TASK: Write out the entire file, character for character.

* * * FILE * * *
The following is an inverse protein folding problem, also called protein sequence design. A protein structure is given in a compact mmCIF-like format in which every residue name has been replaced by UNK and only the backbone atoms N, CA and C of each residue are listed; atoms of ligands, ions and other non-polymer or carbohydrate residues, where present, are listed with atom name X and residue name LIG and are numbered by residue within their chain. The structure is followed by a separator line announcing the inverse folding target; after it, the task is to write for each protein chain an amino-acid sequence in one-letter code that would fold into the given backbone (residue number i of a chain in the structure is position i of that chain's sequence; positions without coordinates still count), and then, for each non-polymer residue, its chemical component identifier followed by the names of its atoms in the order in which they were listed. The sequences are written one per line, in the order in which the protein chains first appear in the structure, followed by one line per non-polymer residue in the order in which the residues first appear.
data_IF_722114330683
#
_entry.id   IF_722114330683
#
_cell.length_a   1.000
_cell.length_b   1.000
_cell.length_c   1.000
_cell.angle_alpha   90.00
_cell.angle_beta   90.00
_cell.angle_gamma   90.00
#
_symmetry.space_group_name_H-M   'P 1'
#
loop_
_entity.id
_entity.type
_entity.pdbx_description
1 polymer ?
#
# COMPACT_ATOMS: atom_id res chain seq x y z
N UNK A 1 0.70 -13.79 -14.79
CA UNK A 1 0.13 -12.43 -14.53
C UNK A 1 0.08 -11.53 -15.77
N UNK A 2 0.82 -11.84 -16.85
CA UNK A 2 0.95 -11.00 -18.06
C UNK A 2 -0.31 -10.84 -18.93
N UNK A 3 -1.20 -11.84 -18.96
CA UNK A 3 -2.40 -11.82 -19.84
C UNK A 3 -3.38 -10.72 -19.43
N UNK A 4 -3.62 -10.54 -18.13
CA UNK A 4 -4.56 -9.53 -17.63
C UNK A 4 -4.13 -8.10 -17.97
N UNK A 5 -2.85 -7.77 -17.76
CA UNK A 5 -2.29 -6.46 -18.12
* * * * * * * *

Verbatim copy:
The following is an inverse protein folding problem, also called protein sequence design. A protein structure is given in a compact mmCIF-like format in which every residue name has been replaced by UNK and only the backbone atoms N, CA and C of each residue are listed; atoms of ligands, ions and other non-polymer or carbohydrate residues, where present, are listed with atom name X and residue name LIG and are numbered by residue within their chain. The structure is followed by a separator line announcing the inverse folding target; after it, the task is to write for each protein chain an amino-acid sequence in one-letter code that would fold into the given backbone (residue number i of a chain in the structure is position i of that chain's sequence; positions without coordinates still count), and then, for each non-polymer residue, its chemical component identifier followed by the names of its atoms in the order in which they were listed. The sequences are written one per line, in the order in which the protein chains first appear in the structure, followed by one line per non-polymer residue in the order in which the residues first appear.
data_IF_722114330683
#
_entry.id   IF_722114330683
#
_cell.length_a   1.000
_cell.length_b   1.000
_cell.length_c   1.000
_cell.angle_alpha   90.00
_cell.angle_beta   90.00
_cell.angle_gamma   90.00
#
_symmetry.space_group_name_H-M   'P 1'
#
loop_
_entity.id
_entity.type
_entity.pdbx_description
1 polymer ?
#
# COMPACT_ATOMS: atom_id res chain seq x y z
N UNK A 1 0.70 -13.79 -14.79
CA UNK A 1 0.13 -12.43 -14.53
C UNK A 1 0.08 -11.53 -15.77
N UNK A 2 0.82 -11.84 -16.85
CA UNK A 2 0.95 -11.00 -18.06
C UNK A 2 -0.31 -10.84 -18.93
N UNK A 3 -1.20 -11.84 -18.96
CA UNK A 3 -2.40 -11.82 -19.84
C UNK A 3 -3.38 -10.72 -19.43
N UNK A 4 -3.62 -10.54 -18.13
CA UNK A 4 -4.56 -9.53 -17.63
C UNK A 4 -4.13 -8.10 -17.97
N UNK A 5 -2.85 -7.77 -17.76
CA UNK A 5 -2.29 -6.46 -18.12